Imagine you're Madame Bovary, Gustave Flaubert's tragic heroine. You're trapped in a boring marriage in a small town. Your only escape is through romantic novels, love affairs, shopping, redecorating and the occasional ball. When your fantasies crumble like a dried wedding bouquet, "It's like the day after the ball every day." Then, what are your options?

"You/Emma," an imaginative adaptation of "Madame Bovary" written by Palo Alto native Paz Pardo in collaboration with actress Valerie Redd, riffs on 19th-century French romanticism, bringing it into the present with contemporary parallels. By masterfully delivering the message in the second person, Pardo and Redd invite audiences to see themselves in a classic tragedy tempered with comic relief.

The bovine Dr. Bovary is captured by a chorus of moos. Letters and unpaid bills cascade from overhead boxes. And Emma Bovary, believing she's about to elope with a no-good lover, is instead battered by a barrage of apricots that accompanies his farewell note. Meanwhile, video montages of Hollywood sex goddesses like Marilyn Monroe, each with their own disillusionments, show that love is not forever, despite Doris Day's wistful rendition of "When I Fall in Love." In case you're missing the point, the video of Judy Garland's carefree "I Don't Care" is particularly poignant.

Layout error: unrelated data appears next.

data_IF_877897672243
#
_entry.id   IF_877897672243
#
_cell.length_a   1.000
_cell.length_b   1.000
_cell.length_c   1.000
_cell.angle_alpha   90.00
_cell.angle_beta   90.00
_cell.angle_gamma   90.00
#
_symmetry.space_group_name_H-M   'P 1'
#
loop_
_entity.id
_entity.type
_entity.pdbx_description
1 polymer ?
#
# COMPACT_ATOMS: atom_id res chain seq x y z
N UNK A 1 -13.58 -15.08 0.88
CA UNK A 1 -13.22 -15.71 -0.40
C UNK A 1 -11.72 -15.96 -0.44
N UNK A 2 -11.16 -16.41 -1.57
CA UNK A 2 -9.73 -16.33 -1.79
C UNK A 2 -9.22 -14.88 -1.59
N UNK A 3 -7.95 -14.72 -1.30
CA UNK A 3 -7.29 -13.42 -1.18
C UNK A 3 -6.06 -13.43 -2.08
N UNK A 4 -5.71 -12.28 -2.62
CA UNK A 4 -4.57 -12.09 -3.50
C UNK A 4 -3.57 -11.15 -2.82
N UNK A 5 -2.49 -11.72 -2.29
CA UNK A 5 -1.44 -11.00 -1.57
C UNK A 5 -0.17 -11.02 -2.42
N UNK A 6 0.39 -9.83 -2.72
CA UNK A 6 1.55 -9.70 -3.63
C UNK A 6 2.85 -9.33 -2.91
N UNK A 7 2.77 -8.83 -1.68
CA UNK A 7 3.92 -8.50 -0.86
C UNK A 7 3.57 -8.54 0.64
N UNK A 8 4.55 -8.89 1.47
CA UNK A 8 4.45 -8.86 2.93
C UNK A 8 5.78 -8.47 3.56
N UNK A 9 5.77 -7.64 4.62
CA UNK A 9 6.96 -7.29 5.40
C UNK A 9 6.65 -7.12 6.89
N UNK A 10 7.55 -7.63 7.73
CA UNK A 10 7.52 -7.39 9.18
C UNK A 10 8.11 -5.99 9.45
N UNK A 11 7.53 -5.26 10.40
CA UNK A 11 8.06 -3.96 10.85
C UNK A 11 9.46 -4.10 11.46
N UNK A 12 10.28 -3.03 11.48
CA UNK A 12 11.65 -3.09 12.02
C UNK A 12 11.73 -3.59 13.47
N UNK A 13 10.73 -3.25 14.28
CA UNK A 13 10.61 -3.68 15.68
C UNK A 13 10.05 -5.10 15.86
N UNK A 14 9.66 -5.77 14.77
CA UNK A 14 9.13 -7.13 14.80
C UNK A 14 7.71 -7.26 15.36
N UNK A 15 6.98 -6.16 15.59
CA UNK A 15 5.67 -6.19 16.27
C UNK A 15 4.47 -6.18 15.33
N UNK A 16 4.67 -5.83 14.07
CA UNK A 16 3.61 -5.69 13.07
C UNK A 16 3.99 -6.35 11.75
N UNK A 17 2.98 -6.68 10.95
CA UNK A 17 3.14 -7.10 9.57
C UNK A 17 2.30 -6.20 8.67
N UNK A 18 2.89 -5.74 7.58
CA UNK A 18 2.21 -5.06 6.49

Described by the authors as "a postmodern fever dream of Madame Bovary," in which a 19th-century woman collides with her future counterparts, "You/Emma" held its world premiere last year at New York's IRT Theatre. Pardo, who graduated from Castilleja High School and Stanford University, brings the play home for its Bay Area premiere at the Pear Theatre, where she has also performed. "You/Emma" is co-presented by BootStrap Theatre Foundation, where Pardo's mother, Sharmon Hilfinger, is founder and executive director. This well-crafted drama, which unfortunately has a short run, continues Thursday through Sunday, Dec. 15, at the Pear in Mountain View.